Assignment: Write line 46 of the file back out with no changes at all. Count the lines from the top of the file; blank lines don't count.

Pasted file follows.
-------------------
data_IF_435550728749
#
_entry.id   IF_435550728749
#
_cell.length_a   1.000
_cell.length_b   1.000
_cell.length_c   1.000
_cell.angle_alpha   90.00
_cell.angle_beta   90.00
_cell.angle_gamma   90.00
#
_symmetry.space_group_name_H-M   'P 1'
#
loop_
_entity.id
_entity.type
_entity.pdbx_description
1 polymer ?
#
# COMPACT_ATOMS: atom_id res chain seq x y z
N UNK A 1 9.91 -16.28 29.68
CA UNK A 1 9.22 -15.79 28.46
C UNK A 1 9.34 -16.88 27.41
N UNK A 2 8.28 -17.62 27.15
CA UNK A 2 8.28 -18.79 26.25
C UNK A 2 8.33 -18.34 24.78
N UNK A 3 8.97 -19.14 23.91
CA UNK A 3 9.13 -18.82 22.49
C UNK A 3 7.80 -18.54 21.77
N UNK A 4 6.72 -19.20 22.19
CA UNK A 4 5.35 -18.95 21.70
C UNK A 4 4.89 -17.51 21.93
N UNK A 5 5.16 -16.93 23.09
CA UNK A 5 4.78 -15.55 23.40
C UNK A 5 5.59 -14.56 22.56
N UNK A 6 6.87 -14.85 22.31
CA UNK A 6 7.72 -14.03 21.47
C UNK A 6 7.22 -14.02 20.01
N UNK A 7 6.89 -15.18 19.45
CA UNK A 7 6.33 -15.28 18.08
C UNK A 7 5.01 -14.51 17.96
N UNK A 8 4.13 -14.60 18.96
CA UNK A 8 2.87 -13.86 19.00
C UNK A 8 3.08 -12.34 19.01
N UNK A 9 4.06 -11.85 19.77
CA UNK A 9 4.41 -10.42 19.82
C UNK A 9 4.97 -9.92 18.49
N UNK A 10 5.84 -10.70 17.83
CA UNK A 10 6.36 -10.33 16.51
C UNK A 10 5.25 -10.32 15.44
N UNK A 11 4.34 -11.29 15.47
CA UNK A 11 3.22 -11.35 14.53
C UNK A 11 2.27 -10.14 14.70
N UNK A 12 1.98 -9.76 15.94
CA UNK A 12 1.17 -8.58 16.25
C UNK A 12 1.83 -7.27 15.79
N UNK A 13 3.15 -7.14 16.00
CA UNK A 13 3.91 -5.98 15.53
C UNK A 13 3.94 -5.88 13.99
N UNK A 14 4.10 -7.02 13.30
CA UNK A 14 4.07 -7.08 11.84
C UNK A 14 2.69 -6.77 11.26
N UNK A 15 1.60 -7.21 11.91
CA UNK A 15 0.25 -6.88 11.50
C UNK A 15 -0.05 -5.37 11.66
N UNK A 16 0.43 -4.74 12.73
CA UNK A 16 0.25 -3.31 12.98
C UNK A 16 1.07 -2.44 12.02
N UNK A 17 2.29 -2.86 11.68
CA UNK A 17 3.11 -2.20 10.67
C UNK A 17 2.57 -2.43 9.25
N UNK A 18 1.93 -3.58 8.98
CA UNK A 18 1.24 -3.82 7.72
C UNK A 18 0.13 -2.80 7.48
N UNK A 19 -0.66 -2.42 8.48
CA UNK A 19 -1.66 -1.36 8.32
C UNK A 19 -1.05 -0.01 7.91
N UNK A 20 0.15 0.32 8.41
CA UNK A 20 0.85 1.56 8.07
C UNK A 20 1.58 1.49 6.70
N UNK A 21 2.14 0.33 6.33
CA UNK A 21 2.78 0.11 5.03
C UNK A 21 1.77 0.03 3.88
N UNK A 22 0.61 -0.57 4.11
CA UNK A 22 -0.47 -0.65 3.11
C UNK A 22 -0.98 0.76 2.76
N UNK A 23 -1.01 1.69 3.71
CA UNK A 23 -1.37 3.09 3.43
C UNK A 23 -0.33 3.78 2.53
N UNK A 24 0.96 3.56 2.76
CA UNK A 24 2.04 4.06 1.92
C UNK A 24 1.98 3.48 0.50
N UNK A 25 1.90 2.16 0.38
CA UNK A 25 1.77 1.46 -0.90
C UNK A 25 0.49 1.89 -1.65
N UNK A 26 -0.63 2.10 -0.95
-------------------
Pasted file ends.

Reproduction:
CA UNK A 9 4.41 -10.42 19.82